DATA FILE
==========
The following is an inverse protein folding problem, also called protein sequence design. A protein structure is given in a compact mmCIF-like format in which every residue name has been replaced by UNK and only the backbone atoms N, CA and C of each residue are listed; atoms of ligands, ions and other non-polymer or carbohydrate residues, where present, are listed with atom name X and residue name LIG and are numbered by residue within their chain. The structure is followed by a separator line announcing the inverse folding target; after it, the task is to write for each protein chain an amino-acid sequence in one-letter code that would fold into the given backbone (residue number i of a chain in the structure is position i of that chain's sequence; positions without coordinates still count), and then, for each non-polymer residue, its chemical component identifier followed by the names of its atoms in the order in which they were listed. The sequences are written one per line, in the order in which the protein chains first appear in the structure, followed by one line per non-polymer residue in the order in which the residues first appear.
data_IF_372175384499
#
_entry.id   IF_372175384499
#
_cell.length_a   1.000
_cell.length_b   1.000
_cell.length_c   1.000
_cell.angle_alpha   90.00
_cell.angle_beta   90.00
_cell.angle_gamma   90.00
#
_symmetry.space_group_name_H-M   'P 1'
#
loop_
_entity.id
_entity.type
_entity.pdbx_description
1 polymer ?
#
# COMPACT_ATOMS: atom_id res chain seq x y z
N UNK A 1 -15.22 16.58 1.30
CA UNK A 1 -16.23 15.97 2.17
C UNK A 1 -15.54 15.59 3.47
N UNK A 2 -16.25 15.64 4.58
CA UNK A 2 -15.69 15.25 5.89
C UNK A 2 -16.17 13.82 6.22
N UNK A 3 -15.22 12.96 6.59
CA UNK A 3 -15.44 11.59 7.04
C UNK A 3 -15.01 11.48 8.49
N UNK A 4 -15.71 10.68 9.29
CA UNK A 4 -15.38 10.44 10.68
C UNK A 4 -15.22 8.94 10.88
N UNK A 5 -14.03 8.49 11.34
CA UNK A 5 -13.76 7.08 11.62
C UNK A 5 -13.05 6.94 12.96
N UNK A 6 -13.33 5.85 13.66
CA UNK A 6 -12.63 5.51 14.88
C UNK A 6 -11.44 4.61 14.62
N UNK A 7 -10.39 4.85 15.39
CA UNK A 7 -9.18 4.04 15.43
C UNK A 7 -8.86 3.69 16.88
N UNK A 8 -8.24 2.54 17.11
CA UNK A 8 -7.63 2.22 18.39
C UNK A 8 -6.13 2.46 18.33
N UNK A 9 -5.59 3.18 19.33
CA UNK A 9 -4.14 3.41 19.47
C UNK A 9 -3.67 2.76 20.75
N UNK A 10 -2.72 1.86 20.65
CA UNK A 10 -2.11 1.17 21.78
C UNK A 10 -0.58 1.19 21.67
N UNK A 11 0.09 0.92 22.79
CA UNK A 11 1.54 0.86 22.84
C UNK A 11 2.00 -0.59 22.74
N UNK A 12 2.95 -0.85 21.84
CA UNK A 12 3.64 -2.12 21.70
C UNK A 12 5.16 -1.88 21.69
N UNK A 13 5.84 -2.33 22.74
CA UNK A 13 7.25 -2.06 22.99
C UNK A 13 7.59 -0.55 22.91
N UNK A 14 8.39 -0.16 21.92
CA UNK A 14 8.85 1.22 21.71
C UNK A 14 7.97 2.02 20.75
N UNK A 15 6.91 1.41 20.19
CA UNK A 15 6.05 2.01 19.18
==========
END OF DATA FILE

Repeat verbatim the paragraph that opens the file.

The following is an inverse protein folding problem, also called protein sequence design. A protein structure is given in a compact mmCIF-like format in which every residue name has been replaced by UNK and only the backbone atoms N, CA and C of each residue are listed; atoms of ligands, ions and other non-polymer or carbohydrate residues, where present, are listed with atom name X and residue name LIG and are numbered by residue within their chain. The structure is followed by a separator line announcing the inverse folding target; after it, the task is to write for each protein chain an amino-acid sequence in one-letter code that would fold into the given backbone (residue number i of a chain in the structure is position i of that chain's sequence; positions without coordinates still count), and then, for each non-polymer residue, its chemical component identifier followed by the names of its atoms in the order in which they were listed. The sequences are written one per line, in the order in which the protein chains first appear in the structure, followed by one line per non-polymer residue in the order in which the residues first appear.